• The International 2020 tournament for Dota 2, set to be held in Stockholm in August 2020, was postponed indefinitely before being pushed back a year and rebranded as The International 2021.[81][82] That event was to be held with in-person spectators in Bucharest, Romania, in October 2021, but due to new COVID-19 restrictions in the city, it was announced that the event would instead be played behind closed doors at the stadium with only essential personnel present.[83]
  • Evo 2020, set to be held in Las Vegas near the end of July, was cancelled. Online events were scheduled before the entire tournament was cancelled due to sexual abuse allegations against its co-founder.[84][85][86] Evo Online was held in 2021, with its announcement concurrent with the acquisition of Evo by Sony Interactive Entertainment and Endeavor.[87][88] It was later announced that the top players at Evo Online would compete at an in-person "Evo Showcase" event at UFC Apex in Las Vegas (owned by Endeavor subsidiary Ultimate Fighting Championship) in November.[89] However on 29 September 2021, Evo announced that Evo Showcase had been cancelled due to COVID-19-related concerns (including Delta variant).[90]
  • Mobile Legends: Bang Bang Southeast Asia Cup (MSC) 2020, set to be held in Philippines on 12–14 June 2020, was cancelled.[91]
  • Arena of Valor World Cup 2020, set to be held in Vietnam, was cancelled.[92]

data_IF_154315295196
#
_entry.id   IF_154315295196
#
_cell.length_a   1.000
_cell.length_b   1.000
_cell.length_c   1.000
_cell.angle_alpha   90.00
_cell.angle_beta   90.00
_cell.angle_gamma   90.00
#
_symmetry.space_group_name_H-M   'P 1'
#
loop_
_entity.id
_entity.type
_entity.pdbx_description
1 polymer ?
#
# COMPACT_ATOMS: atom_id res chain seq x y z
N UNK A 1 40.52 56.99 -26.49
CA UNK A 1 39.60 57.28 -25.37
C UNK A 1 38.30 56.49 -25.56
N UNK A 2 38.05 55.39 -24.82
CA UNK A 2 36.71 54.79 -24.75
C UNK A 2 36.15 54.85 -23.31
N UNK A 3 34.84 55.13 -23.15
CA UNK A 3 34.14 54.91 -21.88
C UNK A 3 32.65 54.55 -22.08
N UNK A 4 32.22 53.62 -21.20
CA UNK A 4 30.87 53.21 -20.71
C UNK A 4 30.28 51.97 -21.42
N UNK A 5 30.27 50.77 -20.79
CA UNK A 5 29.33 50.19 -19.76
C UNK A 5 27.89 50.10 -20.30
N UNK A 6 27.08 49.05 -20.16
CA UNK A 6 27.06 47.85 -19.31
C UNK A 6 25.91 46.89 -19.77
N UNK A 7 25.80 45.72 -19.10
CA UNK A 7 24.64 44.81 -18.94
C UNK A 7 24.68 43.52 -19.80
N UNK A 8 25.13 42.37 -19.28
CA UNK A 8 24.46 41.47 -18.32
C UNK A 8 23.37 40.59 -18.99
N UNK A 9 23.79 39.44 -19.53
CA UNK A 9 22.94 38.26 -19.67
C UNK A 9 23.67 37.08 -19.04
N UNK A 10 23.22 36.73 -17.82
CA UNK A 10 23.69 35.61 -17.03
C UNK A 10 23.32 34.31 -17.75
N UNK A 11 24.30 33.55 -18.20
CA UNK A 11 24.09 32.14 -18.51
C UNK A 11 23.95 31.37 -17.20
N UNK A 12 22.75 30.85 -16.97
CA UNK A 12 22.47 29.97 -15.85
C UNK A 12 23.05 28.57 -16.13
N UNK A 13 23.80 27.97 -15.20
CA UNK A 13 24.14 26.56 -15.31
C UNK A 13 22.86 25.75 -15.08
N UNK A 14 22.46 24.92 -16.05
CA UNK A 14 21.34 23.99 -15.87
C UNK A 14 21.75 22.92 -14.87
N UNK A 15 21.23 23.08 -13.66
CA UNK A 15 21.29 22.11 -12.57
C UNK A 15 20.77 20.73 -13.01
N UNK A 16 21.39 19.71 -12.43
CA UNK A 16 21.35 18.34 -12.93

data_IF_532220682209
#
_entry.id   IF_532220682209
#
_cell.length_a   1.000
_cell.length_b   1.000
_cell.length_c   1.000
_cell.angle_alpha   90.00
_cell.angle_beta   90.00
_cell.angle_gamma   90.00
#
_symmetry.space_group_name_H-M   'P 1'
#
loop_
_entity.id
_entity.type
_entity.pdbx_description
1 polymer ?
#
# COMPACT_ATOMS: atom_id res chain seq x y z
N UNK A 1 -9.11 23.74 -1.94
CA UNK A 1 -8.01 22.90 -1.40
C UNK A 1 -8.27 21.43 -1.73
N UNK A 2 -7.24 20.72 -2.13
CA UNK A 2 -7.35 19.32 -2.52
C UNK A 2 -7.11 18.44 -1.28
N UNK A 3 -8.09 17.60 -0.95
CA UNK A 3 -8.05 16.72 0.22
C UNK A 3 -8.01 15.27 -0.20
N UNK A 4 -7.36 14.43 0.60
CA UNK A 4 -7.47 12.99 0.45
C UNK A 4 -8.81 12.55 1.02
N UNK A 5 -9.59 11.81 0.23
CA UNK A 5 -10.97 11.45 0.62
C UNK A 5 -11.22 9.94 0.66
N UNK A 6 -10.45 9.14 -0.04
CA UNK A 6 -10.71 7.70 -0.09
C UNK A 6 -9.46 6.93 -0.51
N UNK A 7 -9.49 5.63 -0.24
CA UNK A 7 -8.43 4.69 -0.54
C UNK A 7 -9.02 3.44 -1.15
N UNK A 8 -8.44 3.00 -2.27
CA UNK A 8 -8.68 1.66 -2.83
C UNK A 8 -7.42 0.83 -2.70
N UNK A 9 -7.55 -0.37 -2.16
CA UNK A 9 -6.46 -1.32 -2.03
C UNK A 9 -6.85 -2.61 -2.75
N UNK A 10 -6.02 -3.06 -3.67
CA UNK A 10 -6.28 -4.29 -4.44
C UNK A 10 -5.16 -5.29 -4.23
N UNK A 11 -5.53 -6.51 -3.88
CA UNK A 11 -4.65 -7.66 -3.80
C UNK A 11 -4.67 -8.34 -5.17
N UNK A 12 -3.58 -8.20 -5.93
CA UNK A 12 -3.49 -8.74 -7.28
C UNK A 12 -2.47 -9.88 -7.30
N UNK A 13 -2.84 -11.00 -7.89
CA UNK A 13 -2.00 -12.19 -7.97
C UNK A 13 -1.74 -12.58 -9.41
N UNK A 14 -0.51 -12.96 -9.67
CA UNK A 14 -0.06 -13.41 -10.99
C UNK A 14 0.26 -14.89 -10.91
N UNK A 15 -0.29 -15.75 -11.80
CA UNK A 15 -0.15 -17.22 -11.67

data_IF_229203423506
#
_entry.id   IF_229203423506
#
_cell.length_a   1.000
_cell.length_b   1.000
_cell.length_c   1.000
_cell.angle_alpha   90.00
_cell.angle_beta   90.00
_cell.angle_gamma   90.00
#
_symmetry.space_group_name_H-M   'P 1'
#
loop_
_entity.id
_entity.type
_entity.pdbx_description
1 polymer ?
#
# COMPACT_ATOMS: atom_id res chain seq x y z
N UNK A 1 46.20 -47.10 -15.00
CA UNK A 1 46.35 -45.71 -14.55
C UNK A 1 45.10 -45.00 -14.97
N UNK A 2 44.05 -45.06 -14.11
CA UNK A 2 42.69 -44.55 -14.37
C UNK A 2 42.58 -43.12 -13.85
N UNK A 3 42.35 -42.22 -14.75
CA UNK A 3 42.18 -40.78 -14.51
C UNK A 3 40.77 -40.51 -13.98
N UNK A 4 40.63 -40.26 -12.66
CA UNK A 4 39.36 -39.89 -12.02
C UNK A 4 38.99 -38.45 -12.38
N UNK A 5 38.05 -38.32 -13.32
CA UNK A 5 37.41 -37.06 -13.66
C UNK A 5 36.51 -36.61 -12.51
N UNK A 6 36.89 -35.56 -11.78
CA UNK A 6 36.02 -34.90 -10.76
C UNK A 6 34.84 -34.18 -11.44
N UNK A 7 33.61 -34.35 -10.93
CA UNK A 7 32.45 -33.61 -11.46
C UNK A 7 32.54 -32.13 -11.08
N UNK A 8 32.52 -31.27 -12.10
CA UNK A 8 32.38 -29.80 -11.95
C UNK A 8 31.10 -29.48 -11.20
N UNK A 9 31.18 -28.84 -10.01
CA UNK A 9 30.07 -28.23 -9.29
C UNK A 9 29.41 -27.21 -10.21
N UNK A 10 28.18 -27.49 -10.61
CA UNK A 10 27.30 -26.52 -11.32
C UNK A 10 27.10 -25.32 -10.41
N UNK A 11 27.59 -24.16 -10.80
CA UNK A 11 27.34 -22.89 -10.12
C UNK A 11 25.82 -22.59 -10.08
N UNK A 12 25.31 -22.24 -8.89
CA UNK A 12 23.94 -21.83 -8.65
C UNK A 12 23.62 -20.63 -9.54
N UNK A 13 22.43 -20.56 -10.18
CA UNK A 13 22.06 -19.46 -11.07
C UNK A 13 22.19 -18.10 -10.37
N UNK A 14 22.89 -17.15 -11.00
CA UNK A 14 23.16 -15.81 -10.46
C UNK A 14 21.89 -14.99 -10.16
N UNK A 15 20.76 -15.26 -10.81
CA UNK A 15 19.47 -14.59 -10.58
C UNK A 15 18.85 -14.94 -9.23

• Free Fire Champions Cup 2020, set to be held in Indonesia in April 2020;[93] and Free Fire Worlds Series 2021, set to be held in Mexico, were cancelled.[94]
  • The Asia-Pacific Predator League 2020 was postponed to Spring 2021. All of the qualifying teams during the event were to participate in the finale in 2021.[95]
  • The Teppen World Championship 2020 was held entirely online.[96] Offline tournaments meant to qualify players to the finals were cancelled due to the pandemic.[97]

While many traditional physical sports games, seasons, and playoffs were cancelled due to the pandemic, the organizing leagues turned to video game equivalents as alternative entertainment, using the professional athletes from their leagues within the games. Some examples of this included:

Television networks which normally would have shown the sporting events that were cancelled have turned to both these replacement sports programs as well as other esport tournaments as replacement programming during the pandemic.[99] On 14 June 2020, the BBC reported that about 22 million sports viewers turned to virtual races when lockdowns were implemented. Questions over the future of esports rose with Formula 1 returning in July 2020.[102][103]

Hardware production[edit]

  • Nintendo Switch production in Vietnam had been scaled back due to reduced supply of components out of China because of the quarantines. As a result, supplies for the Switch were significantly reduced in Japan.[104] In its annual report issued in May 2020, Nintendo believed that production would resume normal levels within a few months.[105] Further, Nintendo of America closed its repair center as a preventative measure. The company's headquarters in Redmond, Washington, and the flagship store in New York City were also closed.[106]